Mindfulness-based practice

The real voyage of discovery consists not in seeking new landscapes but in having new eyes

The use of mindfulness meditation and mindfulness- based practises has seeped into Western society, albeit slowly, since the mid-twentieth century. Originating over 2500 years ago and practised by Gautama Buddha, mindfulness was introduced to Western society by Jon Kabat-Zinn and is now a major component of psychological interventions such as Mindfulness Based Stress Reduction, Dialectical Behaviour Therapy and Integrative Restoration. Mindfulness can best be described as paying attention on purpose. There are two key principles to remember when thinking about attention. The first, is that it exists on a continuum from simple to more complex forms and functions. Second, attention is a finite brain resource. We don’t have a lot of it and under certain conditions, the ability to pay attention can be depleted very quickly. Mindfulness- based practises allow us to activate what is referred to as top-down attention which originates in higher order brain structures. Top-down attention is much more flexible and dynamic in nature in comparison to bottom-up attention.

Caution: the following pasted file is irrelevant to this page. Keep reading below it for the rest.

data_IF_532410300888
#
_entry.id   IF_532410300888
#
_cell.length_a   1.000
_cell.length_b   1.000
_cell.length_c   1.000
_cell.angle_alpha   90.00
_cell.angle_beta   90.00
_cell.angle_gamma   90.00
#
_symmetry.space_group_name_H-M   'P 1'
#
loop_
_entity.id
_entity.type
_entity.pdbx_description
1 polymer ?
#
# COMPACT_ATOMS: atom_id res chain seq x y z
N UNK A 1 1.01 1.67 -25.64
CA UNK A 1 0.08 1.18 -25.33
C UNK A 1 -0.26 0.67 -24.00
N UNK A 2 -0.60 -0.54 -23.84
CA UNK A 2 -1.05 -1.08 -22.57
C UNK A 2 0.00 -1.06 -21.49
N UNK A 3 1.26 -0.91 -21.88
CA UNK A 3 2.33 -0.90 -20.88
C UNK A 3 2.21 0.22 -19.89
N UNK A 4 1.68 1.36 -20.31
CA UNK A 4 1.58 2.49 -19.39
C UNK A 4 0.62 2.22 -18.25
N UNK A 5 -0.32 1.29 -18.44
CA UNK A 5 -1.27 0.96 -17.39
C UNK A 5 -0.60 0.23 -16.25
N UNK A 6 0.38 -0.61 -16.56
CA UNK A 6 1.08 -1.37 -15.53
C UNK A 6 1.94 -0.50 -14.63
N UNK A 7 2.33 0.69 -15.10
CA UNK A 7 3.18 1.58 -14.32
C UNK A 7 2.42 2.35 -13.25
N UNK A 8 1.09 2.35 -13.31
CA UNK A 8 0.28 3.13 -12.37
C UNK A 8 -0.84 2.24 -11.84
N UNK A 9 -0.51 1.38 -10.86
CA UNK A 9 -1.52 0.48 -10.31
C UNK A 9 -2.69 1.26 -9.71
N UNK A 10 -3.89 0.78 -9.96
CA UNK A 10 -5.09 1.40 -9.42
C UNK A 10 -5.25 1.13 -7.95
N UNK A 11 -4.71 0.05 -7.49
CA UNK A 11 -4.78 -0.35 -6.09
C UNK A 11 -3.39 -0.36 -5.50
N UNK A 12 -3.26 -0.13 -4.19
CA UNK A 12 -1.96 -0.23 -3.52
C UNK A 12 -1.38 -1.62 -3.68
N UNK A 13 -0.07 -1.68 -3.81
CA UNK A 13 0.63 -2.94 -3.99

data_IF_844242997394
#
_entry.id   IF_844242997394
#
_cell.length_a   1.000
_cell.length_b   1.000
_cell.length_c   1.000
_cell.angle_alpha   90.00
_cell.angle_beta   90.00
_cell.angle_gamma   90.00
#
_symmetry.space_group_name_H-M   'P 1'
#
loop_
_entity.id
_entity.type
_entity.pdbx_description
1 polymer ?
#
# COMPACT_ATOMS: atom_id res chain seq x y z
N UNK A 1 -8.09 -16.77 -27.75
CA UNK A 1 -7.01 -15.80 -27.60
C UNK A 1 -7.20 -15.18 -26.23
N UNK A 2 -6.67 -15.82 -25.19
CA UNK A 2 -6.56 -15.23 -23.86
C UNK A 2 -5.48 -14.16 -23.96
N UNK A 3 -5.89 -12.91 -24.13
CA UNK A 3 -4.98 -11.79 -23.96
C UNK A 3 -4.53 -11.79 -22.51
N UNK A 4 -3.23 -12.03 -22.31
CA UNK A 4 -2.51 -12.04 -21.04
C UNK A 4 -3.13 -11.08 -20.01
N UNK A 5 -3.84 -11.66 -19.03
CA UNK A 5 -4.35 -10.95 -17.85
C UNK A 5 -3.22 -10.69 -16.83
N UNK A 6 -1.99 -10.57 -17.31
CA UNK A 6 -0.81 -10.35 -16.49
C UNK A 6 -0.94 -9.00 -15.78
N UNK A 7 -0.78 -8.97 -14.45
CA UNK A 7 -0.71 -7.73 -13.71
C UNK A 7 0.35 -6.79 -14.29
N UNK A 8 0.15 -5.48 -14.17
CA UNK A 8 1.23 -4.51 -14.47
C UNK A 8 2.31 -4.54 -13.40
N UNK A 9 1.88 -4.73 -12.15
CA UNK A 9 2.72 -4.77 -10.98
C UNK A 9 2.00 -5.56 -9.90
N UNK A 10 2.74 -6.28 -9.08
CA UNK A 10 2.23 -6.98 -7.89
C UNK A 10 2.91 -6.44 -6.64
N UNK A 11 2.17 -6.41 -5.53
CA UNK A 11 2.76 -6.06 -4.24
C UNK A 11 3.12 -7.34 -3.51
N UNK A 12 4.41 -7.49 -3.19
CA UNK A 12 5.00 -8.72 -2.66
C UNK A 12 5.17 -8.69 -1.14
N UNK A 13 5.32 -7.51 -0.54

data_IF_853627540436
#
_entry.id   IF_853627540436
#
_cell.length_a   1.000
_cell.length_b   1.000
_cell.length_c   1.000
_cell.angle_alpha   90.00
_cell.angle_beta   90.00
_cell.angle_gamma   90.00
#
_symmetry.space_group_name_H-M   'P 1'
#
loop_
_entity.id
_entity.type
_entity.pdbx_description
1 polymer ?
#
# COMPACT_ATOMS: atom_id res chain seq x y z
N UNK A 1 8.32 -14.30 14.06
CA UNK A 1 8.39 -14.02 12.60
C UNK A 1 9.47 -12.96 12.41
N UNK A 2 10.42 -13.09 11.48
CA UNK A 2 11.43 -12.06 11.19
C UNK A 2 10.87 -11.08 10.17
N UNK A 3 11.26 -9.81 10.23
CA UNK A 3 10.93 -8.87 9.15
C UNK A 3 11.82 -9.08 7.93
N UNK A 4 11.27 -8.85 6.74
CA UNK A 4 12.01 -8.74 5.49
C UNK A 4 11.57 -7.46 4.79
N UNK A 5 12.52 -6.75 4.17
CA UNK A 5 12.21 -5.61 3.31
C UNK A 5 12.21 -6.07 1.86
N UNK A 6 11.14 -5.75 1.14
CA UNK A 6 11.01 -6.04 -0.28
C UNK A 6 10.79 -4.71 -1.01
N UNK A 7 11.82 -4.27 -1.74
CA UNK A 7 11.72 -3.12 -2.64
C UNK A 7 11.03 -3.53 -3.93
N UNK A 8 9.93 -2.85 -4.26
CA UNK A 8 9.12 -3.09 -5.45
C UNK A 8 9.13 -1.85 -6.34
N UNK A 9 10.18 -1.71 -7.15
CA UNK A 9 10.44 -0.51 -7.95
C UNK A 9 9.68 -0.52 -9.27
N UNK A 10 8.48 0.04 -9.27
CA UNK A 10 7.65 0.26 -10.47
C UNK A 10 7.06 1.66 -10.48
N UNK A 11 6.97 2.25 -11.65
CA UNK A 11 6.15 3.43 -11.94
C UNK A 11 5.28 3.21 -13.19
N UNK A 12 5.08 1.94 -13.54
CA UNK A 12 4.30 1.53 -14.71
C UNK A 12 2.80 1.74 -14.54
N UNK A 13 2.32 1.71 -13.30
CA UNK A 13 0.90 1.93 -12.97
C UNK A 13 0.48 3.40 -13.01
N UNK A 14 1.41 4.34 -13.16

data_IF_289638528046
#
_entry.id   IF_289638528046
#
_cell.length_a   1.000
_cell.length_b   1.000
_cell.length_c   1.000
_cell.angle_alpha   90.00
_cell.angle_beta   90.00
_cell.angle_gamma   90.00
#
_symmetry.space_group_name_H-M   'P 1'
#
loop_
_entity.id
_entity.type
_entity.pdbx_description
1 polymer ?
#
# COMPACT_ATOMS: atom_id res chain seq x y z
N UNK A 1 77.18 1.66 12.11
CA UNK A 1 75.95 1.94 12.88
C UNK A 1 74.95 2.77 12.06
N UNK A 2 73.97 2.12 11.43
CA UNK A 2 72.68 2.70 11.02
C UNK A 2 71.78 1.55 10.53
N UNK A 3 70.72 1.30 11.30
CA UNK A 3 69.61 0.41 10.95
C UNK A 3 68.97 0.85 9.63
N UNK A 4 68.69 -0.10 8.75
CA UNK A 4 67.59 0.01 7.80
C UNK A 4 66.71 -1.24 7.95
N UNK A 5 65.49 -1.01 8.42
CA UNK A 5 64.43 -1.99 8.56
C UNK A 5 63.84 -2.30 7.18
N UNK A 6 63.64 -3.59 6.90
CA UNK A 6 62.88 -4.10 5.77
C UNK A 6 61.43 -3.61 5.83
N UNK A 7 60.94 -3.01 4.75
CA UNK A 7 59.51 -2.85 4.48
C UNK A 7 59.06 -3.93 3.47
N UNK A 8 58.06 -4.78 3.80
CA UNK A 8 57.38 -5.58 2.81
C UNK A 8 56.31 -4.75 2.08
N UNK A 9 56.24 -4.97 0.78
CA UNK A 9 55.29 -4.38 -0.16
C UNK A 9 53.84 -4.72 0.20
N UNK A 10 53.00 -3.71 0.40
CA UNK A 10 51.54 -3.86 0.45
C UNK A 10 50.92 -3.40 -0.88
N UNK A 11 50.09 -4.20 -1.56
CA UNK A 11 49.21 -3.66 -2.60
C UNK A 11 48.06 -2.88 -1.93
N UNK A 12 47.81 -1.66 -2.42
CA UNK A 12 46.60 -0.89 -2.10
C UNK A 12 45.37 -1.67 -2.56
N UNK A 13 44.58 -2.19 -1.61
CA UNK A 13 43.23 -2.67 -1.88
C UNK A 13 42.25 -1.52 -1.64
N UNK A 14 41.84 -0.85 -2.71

Originating in the primitive structure of the brain, bottom-up attention evolved in order to help us scan for immediate threats to our survival. In bottom-up mode we focus on negative information and either ignore or disregard positive information. This is the type of attention that you deal with when depressed unless you consciously shift out of it. Sometimes referred to as the executive control system of the brain, top-down attention enables you to decide how much attention should be allocated to a certain task thus helping with balancing any competing demands for attention. Activating top- down attention mode via mindfulness -based practises allows you to make contact with value- based actions and bring you out of the fog associated with bottom-up attention.